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Friday, 25 October 2019

New home

I've moved into my new home but I still don't have proper internet access as the people trying to install my Wifi are a bunch of clowns. So that's why I haven't posted in a while.

But I have filled my wardrobe with some of my favourite clothes from England and quite a few more bought in Italy and am living my femme life again, albeit quietly in private as I am not yet certain of my ground in public.

Here's me in my home.

Once my internet is functioning I'll be trying trying to contact and meet local LGBT groups.

Sue x

Tuesday, 10 September 2019

Looking for a new home

I've spent much of the spring and summer doing two important things. One is ensuring I have a settled status in Italy, at least for the next year, and the other is actually finding a proper home to live in. Family and friends have been very kind and let me stay with them whilst I look for a new home but it does feel like camping out.

Next week I hope my residence in Italy, in Europe, will be confirmed. So many Britons, fearful of losing their human and other rights as announced by the British government, have been applying for dual citizenship with other European Union states to continue benefiting from EU rights. Italy's my best bet for that, which is partly why I'm here.

I have now found myself a new home, which I will rent for a year. It's in a beautiful spot overlooking the Mediterranean Sea just a short walk from the beach and the flat itself has ample oudoor space, ideal for catching that sun that's become so vital for my health. I'm very excited about it and should be moving in in October.

It also means I can get back to that feminine existence which is expressed only subtly at present.

Here are a few photos of some of the places I went looking for a home. They're all different but beautiful in their own separate ways.

Portovenere

The Gulf of La Spezia from Lerici

Manarola in the Cinque Terre

Cactuses at Bordighera

Camogli

Monte Carlo casino

Alassio

One of the many public parks in San Remo

Sue x

Wednesday, 14 August 2019

Blog anniversary and future direction

I started this blog eight years ago today as a celebration of transgender life, to encourage other trans people to live with courage as their authentic selves in the real world, which isn't as scary a thing to do as most of us often lead ourselves to believe. This blog was also intended as a celebration of London life.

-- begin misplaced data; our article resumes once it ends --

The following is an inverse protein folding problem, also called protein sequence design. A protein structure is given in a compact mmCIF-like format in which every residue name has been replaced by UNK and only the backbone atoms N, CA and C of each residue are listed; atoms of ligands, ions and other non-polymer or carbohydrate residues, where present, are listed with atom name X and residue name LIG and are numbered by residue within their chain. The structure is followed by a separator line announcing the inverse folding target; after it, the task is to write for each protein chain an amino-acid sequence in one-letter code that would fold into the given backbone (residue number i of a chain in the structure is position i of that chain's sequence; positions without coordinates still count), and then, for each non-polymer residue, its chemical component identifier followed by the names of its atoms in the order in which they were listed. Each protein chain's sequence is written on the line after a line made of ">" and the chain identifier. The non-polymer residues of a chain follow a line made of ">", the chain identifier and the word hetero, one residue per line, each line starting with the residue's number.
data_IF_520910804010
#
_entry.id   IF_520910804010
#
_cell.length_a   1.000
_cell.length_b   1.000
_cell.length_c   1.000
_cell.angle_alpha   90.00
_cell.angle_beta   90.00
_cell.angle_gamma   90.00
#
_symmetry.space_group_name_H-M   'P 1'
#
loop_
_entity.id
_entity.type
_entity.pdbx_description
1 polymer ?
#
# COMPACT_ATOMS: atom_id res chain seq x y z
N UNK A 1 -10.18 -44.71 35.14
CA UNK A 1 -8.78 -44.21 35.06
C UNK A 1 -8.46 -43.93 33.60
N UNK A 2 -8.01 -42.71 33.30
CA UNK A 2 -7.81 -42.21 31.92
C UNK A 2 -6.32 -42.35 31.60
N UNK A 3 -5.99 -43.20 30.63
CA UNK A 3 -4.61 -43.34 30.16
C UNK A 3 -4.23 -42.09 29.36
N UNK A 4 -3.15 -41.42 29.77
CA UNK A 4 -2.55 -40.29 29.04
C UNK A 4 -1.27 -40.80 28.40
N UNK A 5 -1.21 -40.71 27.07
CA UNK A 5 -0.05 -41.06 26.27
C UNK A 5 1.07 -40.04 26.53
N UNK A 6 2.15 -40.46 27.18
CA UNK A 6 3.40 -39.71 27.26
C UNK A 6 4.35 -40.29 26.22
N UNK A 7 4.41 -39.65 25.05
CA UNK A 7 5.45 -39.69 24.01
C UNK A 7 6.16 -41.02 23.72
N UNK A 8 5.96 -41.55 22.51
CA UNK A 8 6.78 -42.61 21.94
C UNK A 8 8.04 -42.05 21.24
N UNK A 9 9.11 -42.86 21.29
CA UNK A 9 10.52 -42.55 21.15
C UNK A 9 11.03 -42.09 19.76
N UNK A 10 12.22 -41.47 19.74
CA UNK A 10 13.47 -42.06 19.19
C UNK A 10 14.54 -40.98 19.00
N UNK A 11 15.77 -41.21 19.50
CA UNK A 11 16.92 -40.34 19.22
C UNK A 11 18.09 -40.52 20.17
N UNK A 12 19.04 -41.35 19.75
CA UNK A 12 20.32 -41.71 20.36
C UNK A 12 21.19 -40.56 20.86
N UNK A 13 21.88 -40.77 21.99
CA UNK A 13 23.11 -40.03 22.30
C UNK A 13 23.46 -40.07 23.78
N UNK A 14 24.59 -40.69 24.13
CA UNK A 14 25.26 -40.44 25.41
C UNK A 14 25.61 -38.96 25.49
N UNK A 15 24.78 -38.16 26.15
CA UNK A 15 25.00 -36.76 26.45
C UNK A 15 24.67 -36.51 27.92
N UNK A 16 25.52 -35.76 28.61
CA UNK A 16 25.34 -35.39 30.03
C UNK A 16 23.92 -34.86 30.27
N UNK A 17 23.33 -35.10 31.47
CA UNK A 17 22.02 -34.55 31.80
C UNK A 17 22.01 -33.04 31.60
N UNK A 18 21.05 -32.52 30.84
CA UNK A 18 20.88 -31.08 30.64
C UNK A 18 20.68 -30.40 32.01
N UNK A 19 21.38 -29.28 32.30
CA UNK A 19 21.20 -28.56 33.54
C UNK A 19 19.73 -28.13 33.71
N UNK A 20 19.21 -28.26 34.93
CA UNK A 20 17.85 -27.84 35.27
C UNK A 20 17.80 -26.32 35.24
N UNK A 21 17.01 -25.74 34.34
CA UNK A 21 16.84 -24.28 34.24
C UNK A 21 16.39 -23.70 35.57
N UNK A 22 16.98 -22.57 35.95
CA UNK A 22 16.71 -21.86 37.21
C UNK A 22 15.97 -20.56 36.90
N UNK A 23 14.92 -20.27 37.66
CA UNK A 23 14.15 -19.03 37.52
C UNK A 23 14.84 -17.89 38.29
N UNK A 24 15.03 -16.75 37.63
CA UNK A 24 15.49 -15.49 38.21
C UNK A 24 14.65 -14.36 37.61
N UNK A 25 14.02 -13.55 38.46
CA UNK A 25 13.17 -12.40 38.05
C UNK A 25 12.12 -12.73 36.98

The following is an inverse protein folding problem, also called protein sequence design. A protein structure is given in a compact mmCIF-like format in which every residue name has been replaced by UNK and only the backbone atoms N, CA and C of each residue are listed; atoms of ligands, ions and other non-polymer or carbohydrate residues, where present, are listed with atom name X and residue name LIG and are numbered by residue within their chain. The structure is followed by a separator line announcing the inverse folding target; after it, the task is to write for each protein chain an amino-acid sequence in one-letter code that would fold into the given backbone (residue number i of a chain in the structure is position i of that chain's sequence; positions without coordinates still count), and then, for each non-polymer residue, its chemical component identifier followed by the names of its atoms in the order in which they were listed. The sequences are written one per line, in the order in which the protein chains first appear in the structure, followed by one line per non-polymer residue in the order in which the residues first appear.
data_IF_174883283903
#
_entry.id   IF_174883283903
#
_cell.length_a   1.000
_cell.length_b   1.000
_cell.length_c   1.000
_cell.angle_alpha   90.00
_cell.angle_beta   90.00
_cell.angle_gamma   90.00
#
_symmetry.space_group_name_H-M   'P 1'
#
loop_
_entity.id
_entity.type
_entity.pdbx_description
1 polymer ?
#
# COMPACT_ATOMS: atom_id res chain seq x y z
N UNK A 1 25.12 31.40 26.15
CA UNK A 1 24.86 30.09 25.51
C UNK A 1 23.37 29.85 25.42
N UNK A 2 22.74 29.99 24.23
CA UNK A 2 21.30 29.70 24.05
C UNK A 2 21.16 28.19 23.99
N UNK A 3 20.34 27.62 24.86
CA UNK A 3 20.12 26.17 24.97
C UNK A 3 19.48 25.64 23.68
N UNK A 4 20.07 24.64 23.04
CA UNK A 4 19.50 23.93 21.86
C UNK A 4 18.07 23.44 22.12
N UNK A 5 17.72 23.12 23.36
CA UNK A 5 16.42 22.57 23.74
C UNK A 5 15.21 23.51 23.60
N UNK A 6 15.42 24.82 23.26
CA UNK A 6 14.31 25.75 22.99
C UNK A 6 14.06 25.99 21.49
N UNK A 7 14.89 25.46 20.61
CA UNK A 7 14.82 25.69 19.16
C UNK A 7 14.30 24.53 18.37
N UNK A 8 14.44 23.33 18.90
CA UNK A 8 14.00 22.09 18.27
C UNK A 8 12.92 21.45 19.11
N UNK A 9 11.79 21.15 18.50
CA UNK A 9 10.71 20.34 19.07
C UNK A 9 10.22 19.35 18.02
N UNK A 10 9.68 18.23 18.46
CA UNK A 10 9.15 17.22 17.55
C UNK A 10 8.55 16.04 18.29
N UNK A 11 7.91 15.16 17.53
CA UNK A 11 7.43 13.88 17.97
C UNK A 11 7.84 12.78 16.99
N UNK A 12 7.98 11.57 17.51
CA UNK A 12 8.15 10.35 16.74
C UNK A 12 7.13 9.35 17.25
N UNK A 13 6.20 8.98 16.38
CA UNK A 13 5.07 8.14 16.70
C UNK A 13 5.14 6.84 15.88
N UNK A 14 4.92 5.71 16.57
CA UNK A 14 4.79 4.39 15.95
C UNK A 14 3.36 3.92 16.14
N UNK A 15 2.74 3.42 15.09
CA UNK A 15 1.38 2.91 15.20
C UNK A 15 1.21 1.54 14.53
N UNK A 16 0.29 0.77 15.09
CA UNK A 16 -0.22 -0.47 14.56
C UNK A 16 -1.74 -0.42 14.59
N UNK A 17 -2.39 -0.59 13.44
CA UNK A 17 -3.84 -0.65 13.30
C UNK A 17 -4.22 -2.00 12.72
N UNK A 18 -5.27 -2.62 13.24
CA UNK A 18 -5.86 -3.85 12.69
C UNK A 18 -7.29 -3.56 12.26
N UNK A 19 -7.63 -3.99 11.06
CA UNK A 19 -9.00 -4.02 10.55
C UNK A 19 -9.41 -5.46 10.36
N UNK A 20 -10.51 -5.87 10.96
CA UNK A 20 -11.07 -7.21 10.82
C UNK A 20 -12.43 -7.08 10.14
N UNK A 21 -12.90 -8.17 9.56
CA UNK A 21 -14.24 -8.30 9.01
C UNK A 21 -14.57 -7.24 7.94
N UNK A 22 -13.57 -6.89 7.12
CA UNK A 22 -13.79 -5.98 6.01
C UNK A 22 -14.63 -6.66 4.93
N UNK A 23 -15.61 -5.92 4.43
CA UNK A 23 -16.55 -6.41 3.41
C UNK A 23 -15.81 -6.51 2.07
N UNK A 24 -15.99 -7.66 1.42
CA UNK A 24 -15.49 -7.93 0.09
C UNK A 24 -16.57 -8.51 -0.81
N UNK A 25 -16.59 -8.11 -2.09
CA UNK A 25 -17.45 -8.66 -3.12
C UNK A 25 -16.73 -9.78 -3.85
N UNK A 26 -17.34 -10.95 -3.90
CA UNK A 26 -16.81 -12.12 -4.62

Well, things have certainly changed. I no longer live in London but abroad. Partly because of some odd health problems regulating my body temperature added to the very real problem of climate change that has seen Britain become the cloudiest country in the world (to the extent that children are now given Vitamin D pills to prevent rickets and other diseases), which led my doctors to suggest I move somewhere warmer with more sunshine and more regular temperatures. And partly because the obscenely incompetent and malevolent politicians there now are in Britain, and the desperately weak constitution that leaves the country teetering on the verge of a potential dictatorship, have persuaded me that Britain is not a safe place. No right-wing regime was ever trans-friendly, not in Europe at least.

So far this year I have mainly been in Italy but have not ventured out as Sue, partly because I have mislaid my feminine essentials, partly because I am with family who would cause endless trouble if they knew, and partly because I am not sure of my ground outdoors. In big cities here like Milan, Genoa and La Spezia there are plenty of trans girls around. I have seen several and am gradually getting better acquainted with trans life here via social media. There are certainly excellent medical facilities and services if you are transitioning, as well as robust legal protections. But if you aren't transitioning, it's a bit more rough and tumble in a country that is still pretty sexist and where nobody minds their own business. So at present, as was so often the case when I was younger, I dress only when I have strict privacy.

So what of my blog? Is there a market for an English-language blog for someone who no longer lives in an English-speaking country? Well, I don't plan to close down yet, but clearly things have changed very dramatically. The days of organising Angels Lunches or London theatre trips are clearly gone, as are the days of participating in big events like the TGirl Bar or Sparkle. Of course, I may not stay in Italy but move to Spain eventually where LGBT culture is far more developed, accepted and protected. Watch this space, I guess. And that's the point. My trans life hasn't ended despite the huge changes, it's just different. I'm not at all sure what the future could hold as I'm still finding my way in a new life that's been somewhat thrust upon me. But one promise I made to myself at New Year 1997 was that I would no longer deny that I was transgender, no longer purge and no longer hide my reality from people who mattered, and that will always hold now and for ever.